Raising Awareness Outreach Guide

How community organizations can generate awareness, foster action to end elder abuse, and affirm our nation’s commitment to justice for all.


As Americans, we believe in justice for all. Yet, an estimated 5 million, or 1 in 10, older Americans experience elder abuse, neglect, or exploitation. Working together, we can build the essential social supports that prevent abuse and keep everyone safe as we age.

The International Network for the Prevention of Elder Abuse and the World Health Organization at the United Nations (UN) launched the first World Elder Abuse Awareness Day (WEAAD) on June 15, 2006, in an effort to unite communities around the world in raising awareness about elder abuse. WEAAD is in support of the UN’s International Plan of Action acknowledging the significance of elder abuse as a public health and human rights issue. WEAAD serves as a call-to-action for individuals, organizations, and communities to raise awareness about abuse, neglect, and exploitation of older people.

The Administration on Aging (AoA), an agency of the Administration for Community Living (ACL), is sponsoring the World Elder Abuse Awareness Day Tool Kit to encourage national, state, and local organizations to raise awareness about elder abuse, neglect, and exploitation and to empower communities to get involved and take action.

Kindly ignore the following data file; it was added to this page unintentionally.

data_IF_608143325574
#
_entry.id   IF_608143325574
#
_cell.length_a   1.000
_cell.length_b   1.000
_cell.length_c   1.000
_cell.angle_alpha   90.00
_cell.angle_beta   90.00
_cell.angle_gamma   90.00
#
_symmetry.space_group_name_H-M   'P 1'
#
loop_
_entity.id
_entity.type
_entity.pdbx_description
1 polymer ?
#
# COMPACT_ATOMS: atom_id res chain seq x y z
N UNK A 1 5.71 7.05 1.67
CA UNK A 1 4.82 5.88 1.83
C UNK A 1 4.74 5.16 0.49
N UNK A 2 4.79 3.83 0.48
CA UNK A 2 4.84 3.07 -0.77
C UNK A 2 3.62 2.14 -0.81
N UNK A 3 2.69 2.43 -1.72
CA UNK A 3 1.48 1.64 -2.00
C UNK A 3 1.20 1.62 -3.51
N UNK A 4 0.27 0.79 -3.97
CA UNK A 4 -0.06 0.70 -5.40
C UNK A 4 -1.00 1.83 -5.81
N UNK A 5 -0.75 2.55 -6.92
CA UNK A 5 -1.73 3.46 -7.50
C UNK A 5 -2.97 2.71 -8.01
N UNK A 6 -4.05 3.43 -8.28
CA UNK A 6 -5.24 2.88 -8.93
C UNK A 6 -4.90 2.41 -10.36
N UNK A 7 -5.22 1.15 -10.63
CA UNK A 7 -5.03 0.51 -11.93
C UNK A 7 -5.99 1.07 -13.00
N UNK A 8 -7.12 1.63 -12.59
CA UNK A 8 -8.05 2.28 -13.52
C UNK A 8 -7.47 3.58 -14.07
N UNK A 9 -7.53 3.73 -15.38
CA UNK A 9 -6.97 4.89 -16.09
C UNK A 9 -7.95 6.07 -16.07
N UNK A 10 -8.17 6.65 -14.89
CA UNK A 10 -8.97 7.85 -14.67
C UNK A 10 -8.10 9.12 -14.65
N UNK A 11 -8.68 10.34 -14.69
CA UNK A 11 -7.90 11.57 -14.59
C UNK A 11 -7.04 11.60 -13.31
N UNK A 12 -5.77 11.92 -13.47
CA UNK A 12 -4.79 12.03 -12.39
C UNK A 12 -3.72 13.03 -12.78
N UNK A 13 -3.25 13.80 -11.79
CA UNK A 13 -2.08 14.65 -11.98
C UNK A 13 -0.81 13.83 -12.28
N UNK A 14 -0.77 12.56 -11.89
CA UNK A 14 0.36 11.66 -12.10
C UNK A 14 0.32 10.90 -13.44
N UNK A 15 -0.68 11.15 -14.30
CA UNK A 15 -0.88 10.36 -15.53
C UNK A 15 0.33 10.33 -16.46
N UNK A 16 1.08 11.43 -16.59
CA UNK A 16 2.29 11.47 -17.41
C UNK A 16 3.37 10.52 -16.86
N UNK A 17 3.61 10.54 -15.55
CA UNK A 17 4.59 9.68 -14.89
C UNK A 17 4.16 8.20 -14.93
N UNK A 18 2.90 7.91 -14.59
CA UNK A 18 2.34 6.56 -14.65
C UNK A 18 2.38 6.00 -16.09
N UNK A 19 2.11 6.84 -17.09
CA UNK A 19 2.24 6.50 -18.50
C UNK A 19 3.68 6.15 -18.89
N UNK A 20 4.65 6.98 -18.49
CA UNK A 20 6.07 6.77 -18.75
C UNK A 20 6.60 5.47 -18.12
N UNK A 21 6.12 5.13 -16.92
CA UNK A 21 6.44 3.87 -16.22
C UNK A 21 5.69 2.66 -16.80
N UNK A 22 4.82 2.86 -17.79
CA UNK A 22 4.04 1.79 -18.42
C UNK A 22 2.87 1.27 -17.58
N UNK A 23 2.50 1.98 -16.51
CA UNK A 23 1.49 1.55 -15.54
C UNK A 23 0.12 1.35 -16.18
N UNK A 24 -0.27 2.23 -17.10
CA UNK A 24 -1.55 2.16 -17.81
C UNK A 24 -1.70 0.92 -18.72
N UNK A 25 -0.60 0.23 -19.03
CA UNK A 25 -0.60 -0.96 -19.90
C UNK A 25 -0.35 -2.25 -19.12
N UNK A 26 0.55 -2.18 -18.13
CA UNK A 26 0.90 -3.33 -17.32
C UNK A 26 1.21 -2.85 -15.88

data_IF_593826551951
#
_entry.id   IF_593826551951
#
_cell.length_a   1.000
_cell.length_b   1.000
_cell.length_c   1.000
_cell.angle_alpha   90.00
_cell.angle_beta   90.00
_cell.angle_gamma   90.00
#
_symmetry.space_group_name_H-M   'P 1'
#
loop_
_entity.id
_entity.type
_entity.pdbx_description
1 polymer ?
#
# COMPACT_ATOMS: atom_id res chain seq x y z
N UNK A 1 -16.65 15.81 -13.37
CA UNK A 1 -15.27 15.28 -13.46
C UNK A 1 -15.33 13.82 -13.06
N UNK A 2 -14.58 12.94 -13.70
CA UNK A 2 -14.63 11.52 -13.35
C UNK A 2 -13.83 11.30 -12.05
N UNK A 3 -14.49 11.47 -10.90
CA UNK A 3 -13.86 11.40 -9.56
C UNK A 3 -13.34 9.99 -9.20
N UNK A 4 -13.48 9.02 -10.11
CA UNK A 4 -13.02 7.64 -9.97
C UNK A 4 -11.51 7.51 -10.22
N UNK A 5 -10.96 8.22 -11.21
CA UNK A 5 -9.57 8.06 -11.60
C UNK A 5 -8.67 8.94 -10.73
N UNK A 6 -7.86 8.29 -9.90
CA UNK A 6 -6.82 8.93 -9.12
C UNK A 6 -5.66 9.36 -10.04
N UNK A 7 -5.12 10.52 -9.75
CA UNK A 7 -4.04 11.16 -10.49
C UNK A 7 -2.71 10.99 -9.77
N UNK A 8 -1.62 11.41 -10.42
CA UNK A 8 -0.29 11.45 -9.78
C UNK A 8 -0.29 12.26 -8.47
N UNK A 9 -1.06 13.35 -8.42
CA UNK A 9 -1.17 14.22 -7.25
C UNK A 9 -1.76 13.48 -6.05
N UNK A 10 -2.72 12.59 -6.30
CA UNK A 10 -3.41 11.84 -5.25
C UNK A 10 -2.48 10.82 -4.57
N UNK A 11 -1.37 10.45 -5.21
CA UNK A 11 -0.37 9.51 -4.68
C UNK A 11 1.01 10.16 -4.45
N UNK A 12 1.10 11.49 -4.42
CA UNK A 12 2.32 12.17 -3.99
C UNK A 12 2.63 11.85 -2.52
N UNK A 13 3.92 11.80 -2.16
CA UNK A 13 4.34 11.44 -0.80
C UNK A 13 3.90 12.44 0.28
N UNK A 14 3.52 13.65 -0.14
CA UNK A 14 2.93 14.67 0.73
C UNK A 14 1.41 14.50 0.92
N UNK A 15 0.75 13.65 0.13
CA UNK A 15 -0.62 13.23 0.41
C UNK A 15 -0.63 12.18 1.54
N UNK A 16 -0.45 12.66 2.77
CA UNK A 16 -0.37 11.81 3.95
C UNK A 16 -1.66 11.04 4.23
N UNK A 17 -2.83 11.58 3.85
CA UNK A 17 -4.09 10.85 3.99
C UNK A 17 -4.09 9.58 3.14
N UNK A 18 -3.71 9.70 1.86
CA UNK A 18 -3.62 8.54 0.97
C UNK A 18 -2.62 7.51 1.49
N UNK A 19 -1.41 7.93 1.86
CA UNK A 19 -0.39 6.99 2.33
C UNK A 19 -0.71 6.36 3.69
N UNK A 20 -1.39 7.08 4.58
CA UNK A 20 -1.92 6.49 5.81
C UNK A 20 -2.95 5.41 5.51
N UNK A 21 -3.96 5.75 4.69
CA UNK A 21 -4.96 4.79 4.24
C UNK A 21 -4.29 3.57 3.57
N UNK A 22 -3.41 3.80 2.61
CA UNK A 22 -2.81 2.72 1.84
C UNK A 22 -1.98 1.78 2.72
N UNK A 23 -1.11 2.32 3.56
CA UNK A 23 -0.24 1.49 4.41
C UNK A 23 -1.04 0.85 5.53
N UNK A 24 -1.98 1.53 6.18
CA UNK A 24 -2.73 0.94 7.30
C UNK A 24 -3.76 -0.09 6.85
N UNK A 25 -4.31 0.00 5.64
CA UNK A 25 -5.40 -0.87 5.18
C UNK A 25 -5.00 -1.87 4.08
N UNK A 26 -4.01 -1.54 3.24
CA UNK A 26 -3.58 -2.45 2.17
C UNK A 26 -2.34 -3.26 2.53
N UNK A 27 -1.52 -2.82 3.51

Community organizations, places of worship, and small businesses including banks, pharmacies, and grocery stores, as well as senior centers and community centers, are on the frontline when it comes to elder abuse prevention. Staff and members of these organizations encounter people of all ages on a daily basis and are in a position to recognize and intervene in instances of elder abuse, as well as to educate the community about this problem.

Participation in WEAAD can increase public awareness of elder abuse. By joining the effort to explain why elder abuse occurs, how we can prevent and address it and how we can shape the public conversation. Be a change architect. Help us to build solutions that will support older people and strengthen our communities.